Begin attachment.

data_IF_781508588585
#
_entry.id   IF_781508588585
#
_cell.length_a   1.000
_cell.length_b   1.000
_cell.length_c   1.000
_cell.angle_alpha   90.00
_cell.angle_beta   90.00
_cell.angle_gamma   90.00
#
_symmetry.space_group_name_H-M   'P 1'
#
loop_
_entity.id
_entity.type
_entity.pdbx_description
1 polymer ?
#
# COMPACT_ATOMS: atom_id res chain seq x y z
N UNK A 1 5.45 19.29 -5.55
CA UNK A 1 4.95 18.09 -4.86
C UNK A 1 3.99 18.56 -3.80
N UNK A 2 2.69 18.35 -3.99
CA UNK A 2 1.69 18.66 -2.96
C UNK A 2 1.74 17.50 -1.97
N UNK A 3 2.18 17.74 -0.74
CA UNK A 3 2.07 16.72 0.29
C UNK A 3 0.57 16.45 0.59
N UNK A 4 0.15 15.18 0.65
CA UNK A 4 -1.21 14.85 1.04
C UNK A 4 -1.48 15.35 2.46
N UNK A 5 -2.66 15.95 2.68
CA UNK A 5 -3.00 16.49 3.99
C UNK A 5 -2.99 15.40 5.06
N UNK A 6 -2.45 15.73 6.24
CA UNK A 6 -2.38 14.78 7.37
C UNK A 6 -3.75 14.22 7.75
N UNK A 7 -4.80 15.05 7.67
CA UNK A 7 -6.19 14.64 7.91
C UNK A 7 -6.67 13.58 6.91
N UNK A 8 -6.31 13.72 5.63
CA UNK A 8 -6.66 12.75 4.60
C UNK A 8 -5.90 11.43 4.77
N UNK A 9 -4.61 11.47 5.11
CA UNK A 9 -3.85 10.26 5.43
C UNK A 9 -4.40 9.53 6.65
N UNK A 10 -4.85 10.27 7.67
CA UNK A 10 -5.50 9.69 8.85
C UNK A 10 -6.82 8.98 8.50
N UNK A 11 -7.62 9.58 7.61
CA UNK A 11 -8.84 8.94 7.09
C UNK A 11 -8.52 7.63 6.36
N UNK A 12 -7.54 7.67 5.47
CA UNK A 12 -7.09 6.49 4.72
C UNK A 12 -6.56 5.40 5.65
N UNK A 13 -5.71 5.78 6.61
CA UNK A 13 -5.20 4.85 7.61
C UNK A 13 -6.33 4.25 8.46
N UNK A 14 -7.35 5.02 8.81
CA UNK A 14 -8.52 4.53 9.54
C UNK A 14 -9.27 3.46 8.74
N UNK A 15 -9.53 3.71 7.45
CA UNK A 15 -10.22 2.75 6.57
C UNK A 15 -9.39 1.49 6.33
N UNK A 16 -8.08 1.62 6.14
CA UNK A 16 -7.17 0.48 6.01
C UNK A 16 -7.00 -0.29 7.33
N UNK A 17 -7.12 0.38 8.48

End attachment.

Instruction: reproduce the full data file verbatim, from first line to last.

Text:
data_IF_781508588585
#
_entry.id   IF_781508588585
#
_cell.length_a   1.000
_cell.length_b   1.000
_cell.length_c   1.000
_cell.angle_alpha   90.00
_cell.angle_beta   90.00
_cell.angle_gamma   90.00
#
_symmetry.space_group_name_H-M   'P 1'
#
loop_
_entity.id
_entity.type
_entity.pdbx_description
1 polymer ?
#
# COMPACT_ATOMS: atom_id res chain seq x y z
N UNK A 1 5.45 19.29 -5.55
CA UNK A 1 4.95 18.09 -4.86
C UNK A 1 3.99 18.56 -3.80
N UNK A 2 2.69 18.35 -3.99
CA UNK A 2 1.69 18.66 -2.96
C UNK A 2 1.74 17.50 -1.97
N UNK A 3 2.18 17.74 -0.74
CA UNK A 3 2.07 16.72 0.29
C UNK A 3 0.57 16.45 0.59
N UNK A 4 0.15 15.18 0.65
CA UNK A 4 -1.21 14.85 1.04
C UNK A 4 -1.48 15.35 2.46
N UNK A 5 -2.66 15.95 2.68
CA UNK A 5 -3.00 16.49 3.99
C UNK A 5 -2.99 15.40 5.06
N UNK A 6 -2.45 15.73 6.24
CA UNK A 6 -2.38 14.78 7.37
C UNK A 6 -3.75 14.22 7.75
N UNK A 7 -4.80 15.05 7.67
CA UNK A 7 -6.19 14.64 7.91
C UNK A 7 -6.67 13.58 6.91
N UNK A 8 -6.31 13.72 5.63
CA UNK A 8 -6.66 12.75 4.60
C UNK A 8 -5.90 11.43 4.77
N UNK A 9 -4.61 11.47 5.11
CA UNK A 9 -3.85 10.26 5.43
C UNK A 9 -4.40 9.53 6.65
N UNK A 10 -4.85 10.27 7.67
CA UNK A 10 -5.50 9.69 8.85
C UNK A 10 -6.82 8.98 8.50
N UNK A 11 -7.62 9.58 7.61
CA UNK A 11 -8.84 8.94 7.09
C UNK A 11 -8.52 7.63 6.36
N UNK A 12 -7.54 7.67 5.47
CA UNK A 12 -7.09 6.49 4.72
C UNK A 12 -6.56 5.40 5.65
N UNK A 13 -5.71 5.78 6.61
CA UNK A 13 -5.20 4.85 7.61
C UNK A 13 -6.33 4.25 8.46
N UNK A 14 -7.35 5.02 8.81
CA UNK A 14 -8.52 4.53 9.54
C UNK A 14 -9.27 3.46 8.74
N UNK A 15 -9.53 3.71 7.45
CA UNK A 15 -10.22 2.75 6.57
C UNK A 15 -9.39 1.49 6.33
N UNK A 16 -8.08 1.62 6.14
CA UNK A 16 -7.17 0.48 6.01
C UNK A 16 -7.00 -0.29 7.33
N UNK A 17 -7.12 0.38 8.48